- Mathematical Atlas: A gateway to Mathematics – "The Mathematical Atlas is a collection of articles about aspects of mathematics at and above the university level, but (usually) not at the level of current research. The goal of this collection is to introduce the subject areas of modern mathematics, to describe a few of the milestone results and topics, and to give pointers to some of the key resources where further information is to be found. Like any good atlas, we try to present several ways to look at each area and to show its relationship with neighboring areas and sub-areas. "
- Three Reasons Why Twitter Will NOT Index the Links You Share – ReadWriteWeb – Argues that Twitter will rely on bit.ly through partnership or acquisition to handle sentiment and semantic analysis of twitter search and link contents.
- Tough Love For Microsoft Search – December 2008 post from Danny Sullivan on Microsoft and the search landscape.
- Annals of Innovation: How David Beats Goliath: Reporting & Essays: The New Yorker – Malcolm Gladwell, with a reporter at large on Vivek Ranadivé and his NJB girls basketball team, employing asymmetric strategies to overcome conventionally stronger teams, and a broader look at the history of insurgent strategies from David and Goliath, T.E. Lawrence, George Washington, etc.
These are my links for May 5th through May 6th:
- Coding Horror: I Just Logged In As You: How It Happened – On good password management, why forums should mostly not be storing user passwords in general, and how re-use of passwords on multiple sites can lead to vulnerability on other sites.
- Arc Forum | Arc – Arc is a version of Lisp. Among other things it is used to implement Hacker News.
- John Graham-Cumming: Can you trust Paul Graham with your password? – On best practices for storing password hashes to avoid attacks on compromised password files and the use of rainbow files, in a look at Hacker News implementation of passwords
- Deliberate Ambiguity: How *not* to rate a search engine – Search engines have very simple user interfaces, but are used in many different contexts, most of which don't resemble the way people often try out a new search engine.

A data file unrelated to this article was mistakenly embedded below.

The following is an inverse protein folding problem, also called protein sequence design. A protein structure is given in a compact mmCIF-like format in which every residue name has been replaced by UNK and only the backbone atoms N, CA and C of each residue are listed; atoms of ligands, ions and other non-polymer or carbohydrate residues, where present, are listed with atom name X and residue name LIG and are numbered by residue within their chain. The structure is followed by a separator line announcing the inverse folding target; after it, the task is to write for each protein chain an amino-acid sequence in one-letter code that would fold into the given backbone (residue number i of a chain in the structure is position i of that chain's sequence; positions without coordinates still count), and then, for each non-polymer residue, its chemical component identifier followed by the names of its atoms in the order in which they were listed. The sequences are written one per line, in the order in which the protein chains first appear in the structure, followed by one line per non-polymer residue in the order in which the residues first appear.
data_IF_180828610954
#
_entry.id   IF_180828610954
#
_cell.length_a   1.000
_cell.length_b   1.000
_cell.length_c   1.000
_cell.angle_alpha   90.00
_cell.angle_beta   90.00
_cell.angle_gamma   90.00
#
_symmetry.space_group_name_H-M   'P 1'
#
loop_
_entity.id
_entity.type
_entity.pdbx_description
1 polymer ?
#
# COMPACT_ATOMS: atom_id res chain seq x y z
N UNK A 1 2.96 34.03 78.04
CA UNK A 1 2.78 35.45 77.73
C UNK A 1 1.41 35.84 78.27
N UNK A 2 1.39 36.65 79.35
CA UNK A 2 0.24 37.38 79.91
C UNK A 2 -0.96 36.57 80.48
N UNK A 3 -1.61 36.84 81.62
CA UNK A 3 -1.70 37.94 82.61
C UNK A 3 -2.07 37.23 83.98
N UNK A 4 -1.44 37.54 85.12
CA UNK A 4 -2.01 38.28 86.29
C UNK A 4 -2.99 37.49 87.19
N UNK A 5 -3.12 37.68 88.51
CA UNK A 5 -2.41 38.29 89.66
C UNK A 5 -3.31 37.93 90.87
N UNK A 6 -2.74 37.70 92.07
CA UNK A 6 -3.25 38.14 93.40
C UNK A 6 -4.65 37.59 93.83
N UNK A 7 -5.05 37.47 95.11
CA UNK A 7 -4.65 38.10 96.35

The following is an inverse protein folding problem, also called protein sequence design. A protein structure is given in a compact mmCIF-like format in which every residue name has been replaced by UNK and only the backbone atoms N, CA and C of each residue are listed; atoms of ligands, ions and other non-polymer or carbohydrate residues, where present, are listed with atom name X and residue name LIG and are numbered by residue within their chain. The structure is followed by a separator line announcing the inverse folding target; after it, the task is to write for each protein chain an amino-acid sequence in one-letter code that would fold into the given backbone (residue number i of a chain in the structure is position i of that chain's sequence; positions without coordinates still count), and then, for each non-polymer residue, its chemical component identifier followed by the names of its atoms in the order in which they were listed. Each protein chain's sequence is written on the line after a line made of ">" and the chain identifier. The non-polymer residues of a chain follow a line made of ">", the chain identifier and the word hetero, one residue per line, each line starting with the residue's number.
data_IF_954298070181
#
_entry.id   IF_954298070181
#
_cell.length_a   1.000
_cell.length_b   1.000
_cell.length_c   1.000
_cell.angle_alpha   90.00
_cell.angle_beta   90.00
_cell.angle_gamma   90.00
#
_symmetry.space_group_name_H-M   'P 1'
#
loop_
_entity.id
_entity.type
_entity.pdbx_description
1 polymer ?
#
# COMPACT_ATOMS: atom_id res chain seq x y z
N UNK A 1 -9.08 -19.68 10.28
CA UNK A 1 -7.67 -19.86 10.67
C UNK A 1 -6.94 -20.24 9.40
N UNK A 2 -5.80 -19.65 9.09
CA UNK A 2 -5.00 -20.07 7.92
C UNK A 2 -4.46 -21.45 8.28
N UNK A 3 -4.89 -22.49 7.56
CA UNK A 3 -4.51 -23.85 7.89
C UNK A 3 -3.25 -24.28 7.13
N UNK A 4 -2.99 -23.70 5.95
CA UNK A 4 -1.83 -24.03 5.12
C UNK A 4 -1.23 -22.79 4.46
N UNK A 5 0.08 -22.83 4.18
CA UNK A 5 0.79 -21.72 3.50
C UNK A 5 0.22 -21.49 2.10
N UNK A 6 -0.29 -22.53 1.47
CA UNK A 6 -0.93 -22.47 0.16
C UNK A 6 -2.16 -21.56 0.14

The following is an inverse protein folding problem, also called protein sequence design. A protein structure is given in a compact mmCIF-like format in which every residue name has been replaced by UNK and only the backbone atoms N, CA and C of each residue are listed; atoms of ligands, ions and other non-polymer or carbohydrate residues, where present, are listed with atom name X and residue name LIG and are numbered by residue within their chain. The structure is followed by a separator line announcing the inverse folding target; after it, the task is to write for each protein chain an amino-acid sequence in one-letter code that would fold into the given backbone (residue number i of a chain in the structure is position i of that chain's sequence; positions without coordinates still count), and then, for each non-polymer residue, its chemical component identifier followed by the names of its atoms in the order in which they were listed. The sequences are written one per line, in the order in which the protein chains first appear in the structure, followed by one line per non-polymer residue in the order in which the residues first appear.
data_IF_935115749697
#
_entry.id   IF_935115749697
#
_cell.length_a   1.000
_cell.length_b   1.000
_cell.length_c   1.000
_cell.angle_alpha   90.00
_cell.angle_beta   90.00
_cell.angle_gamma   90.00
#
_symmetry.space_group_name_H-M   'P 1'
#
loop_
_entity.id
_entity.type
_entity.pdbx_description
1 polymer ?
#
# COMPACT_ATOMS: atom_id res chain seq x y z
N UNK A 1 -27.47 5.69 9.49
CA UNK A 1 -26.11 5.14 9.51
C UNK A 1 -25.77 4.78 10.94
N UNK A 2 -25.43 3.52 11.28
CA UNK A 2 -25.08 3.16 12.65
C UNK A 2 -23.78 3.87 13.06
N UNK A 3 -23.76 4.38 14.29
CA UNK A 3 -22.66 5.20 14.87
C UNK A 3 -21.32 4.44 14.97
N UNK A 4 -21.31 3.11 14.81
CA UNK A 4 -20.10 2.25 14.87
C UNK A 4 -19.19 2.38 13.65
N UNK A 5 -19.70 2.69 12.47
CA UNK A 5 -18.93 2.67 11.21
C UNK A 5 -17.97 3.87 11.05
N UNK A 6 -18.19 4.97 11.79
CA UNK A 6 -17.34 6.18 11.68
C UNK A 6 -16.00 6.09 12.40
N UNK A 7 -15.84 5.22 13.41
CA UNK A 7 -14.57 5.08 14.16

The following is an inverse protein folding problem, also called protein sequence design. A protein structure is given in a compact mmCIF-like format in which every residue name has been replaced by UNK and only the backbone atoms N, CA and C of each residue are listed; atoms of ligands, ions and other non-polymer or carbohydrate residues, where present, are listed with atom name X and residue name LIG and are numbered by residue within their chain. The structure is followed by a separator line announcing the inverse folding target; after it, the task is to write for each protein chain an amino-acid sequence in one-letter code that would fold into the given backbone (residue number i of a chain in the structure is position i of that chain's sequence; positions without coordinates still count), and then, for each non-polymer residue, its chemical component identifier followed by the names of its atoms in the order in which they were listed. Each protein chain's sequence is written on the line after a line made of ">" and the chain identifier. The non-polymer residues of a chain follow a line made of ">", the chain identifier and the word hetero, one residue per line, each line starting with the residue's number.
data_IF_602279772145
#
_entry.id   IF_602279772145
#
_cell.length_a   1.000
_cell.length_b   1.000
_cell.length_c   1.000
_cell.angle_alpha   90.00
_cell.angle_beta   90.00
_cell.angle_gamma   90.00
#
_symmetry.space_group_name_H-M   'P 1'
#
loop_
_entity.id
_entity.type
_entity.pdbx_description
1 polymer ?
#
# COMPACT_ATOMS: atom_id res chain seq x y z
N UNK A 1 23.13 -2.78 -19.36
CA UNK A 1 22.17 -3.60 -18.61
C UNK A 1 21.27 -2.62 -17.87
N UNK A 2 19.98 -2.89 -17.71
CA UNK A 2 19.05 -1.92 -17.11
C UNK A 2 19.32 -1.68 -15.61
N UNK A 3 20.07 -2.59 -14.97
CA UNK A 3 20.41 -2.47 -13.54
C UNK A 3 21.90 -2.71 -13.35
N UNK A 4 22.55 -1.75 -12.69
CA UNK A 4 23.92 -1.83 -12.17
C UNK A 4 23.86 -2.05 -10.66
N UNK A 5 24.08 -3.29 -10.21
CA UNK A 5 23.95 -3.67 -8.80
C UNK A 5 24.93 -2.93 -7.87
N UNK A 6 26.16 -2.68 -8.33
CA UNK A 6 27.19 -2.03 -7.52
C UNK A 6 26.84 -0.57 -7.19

- The Slow Erosion of Google Search – Bokardo – On changes in internet user behaviors over time, more social media (ask your Twitter friends) vs directed search (send a keyword query) etc.
- Brynn Marie Evans » Why social search won’t topple Google (anytime soon) – On differences between searching through social media such as Twitter, Facebook etc, vs Google etc.
- The Financial Services Club’s Blog: Stock picking with real-time news – Looking at real time social media trends for trading ideas.
- Lisp’s reputation is so bad that many people don’t even take a look at Lisp | International Lisp Conference 2009 – I haven't touched Lisp in years, except maybe for configuring emacs. A list of possible reasons why Lisp is not more widely used, e.g. "Lisp is old and moldy. It must be primitive by today's standards.", "The exciting languages to learn now are Python, Ruby, Groovy, etc."
- Peering into North Korea – The Big Picture – Boston.com – A collection of recent photos of scenes from North Korea.
These are my links for May 4th through May 5th:
- Inﬂuential Nodes in a Diﬀusion Model for Social Networks (icalp05-inf.pdf) – Kempe, Kleinberg, Tardos. Algorithm for greedy approximation of most influential nodes in social network (63% of optimal) under various conditions.
- Maximizing the Spread of Inﬂuence through a Social Network (kdd03-inf.pdf) – Kempe, Kleinberg, Tardos. Maximizing propagation by selecting most influential nodes is NP-hard, but a greedy approximation can work well (63% of optimal) under various conditions.
- Notification Strategies for Social Networks – Discussion on approaches to maximizing use of a limited number of notifications within social networks e.g. Facebook